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Singapore

Gross salary for entry-level waste collection workers to rise to S$3,260 a month by 2028

02:39 Min
The monthly gross salary for entry-level waste collection workers who are Singaporeans or permanent residents is set to rise to S$3,260 by 2028, under a new progressive wage model for the sector. Heidi Ng with more.

SINGAPORE: The monthly gross salary for entry-level waste collection workers who are Singaporeans or permanent residents is set to rise to S$3,260 by 2028, under a new progressive wage model for the sector.

This comes after the Government accepted recommendations by the Tripartite Cluster for Waste Management (TCWM) for a progressive wage model for the waste management industry, said the Ministry of Manpower (MOM) and the National Environment Agency (NEA) on Monday (Jan 24).

According to the National Trades Union Congress, the total monthly gross wage refers to the sum of the monthly basic wage, overtime payments, commissions, allowances and other cash payments, and is before deduction of employee CPF.

The recommendations cover the waste collection and materials recovery sub-sectors, and also includes items such as a mandatory annual bonus as well as career and skills ladder progression.

Up to 3,000 Singaporean and permanent resident workers in the waste management sector are set to benefit from the new progressive wage model, said MOM and NEA. 

MONTHLY SALARIES

Under the model, the gross wages for entry-level waste collection workers who are Singaporeans or permanent residents are set to increase from S$2,210 in July 2023. Subsequently, the amount will increase by S$210 each year until 2028 when it hits S$3,260.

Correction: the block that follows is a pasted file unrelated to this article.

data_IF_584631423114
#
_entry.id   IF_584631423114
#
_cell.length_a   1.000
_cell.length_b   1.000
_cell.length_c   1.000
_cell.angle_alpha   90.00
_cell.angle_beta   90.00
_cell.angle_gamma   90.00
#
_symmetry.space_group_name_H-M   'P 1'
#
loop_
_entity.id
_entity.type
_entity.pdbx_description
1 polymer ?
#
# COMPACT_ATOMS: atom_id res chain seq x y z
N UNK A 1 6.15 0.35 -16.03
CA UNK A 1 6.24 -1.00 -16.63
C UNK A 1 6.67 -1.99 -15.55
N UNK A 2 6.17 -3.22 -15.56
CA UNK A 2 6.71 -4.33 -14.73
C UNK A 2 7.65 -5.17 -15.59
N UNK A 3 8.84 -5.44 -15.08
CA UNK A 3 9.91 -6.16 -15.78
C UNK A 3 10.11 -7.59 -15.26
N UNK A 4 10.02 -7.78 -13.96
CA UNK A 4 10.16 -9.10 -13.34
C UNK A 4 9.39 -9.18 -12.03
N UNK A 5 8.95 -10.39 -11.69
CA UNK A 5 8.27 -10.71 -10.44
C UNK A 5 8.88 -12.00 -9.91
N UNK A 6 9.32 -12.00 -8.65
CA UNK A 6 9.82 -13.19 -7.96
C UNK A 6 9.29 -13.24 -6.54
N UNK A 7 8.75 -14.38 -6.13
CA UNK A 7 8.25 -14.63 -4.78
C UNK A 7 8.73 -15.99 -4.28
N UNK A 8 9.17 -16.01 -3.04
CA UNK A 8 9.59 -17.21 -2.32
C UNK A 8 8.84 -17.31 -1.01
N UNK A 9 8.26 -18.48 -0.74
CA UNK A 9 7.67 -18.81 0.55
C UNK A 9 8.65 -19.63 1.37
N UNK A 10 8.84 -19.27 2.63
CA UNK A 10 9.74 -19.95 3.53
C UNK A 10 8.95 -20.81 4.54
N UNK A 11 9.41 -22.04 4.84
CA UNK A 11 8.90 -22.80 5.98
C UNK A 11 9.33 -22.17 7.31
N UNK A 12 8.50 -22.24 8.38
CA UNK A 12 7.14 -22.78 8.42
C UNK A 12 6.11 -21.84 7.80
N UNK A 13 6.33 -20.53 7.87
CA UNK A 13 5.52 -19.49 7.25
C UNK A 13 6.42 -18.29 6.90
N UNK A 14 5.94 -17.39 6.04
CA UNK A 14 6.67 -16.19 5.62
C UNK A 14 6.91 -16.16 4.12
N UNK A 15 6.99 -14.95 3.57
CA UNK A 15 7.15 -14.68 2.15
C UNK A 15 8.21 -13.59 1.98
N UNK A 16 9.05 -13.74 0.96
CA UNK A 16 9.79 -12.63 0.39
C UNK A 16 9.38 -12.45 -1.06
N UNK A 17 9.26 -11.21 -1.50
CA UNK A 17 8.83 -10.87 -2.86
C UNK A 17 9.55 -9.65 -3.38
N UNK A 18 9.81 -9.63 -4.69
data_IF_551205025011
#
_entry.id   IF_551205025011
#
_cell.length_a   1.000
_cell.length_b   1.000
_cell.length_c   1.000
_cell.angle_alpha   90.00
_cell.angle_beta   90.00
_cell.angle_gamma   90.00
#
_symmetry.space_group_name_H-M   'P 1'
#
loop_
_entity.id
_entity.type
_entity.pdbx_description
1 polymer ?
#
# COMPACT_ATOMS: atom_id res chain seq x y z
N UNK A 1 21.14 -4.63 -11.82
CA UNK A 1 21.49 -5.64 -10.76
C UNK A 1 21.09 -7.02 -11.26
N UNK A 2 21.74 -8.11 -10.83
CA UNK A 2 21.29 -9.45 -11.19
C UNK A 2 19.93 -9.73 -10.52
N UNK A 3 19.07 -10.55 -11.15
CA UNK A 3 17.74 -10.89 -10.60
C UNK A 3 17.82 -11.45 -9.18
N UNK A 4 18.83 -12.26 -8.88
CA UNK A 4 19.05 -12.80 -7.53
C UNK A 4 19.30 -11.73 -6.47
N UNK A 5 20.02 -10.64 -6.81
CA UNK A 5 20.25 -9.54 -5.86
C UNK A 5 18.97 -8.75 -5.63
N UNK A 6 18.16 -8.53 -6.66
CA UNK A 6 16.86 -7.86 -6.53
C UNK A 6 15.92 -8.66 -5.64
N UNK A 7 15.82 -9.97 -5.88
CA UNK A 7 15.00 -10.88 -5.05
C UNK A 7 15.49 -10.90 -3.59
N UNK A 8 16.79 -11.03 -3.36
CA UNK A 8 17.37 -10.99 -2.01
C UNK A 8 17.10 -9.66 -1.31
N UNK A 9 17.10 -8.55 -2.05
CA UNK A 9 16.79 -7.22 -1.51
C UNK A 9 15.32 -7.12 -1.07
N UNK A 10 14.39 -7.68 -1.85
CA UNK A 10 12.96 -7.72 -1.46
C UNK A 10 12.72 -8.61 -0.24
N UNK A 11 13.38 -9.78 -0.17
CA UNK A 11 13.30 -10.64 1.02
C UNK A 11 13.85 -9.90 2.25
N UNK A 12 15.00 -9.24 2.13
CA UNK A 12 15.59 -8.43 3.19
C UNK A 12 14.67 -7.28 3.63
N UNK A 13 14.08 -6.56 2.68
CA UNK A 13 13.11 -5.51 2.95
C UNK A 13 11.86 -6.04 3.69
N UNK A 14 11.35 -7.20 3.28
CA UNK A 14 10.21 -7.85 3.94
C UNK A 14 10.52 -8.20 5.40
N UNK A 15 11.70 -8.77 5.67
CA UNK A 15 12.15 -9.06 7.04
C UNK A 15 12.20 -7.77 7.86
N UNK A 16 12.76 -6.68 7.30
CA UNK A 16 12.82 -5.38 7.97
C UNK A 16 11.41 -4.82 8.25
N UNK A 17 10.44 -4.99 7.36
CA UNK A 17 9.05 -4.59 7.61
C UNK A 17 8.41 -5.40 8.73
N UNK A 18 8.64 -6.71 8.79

This translates into a 48 per cent increase over the six-year period.

The baseline wages for senior drivers in the waste collection sector are expected to increase from S$2,910 in 2023 to S$3,960 by 2028.

This will "ensure our lower-wage workers have meaningful and sustained wage growth to gain ground with the median worker", said MOM and NEA. 

In the materials recovery sub-sector, entry-level jobs such as sorters can expect to see their pay increase from S$2,110 in 2023 to S$3,160 by 2028.

Graphic of progressive wage model baseline salary wages for waste management workers in sub-sector. (Photos: NTUC)

MANDATORY ANNUAL BONUS

The progressive wage model also stipulates a mandatory annual bonus for eligible waste management workers who are Singaporeans and permanent residents.

Taking effect in January 2024, workers should receive at least one month's pay as annual bonus if they have been with their employers for at least one year. This bonus is not tied to their work performance.

"This will enable employers to better attract and retain waste management workers, and complement their efforts to invest in their workers’ training to enhance productivity," said MOM and NEA. 

CAREER PROGRESSION 

The progressive wage model also provides clear career progression pathways for various job roles in operational and supervisory positions within the waste collection and materials recovery sub-sectors.

There are also training requirements, which include requiring at least two Workforce Skills Qualification (WSQ) modules for entry-level works and additional WSQ modules for higher-level job roles.

Waste management firms are recommended to ensure that their workers attain the training requirements by Jul 1, 2023.

Career progression model for waste management workers (Photo: NTUC)

"Waste management workers provide essential services that keep Singapore clean. It is vital that we continue to support the waste management industry in creating a more skilled and productive workforce, with more attractive careers for its workers," said MOM and NEA.

Mr Fahmi Aliman, chairman of the TCWM, urged society to recognise and value the importance of the waste management workforce, especially amidst challenges in the COVID-19 pandemic.

"Waste management is a critical and essential service. Our waste management workers put in very hard work to keep our environment clean, and the work that they do is undoubtedly very tough," said Mr Fahmi.

"Indeed, they deserve due recognition."

Editor's note: The article has been amended to reflect that the baseline wages for waste collection workers is stipulated in gross terms.

Source: CNA/yb(aj)
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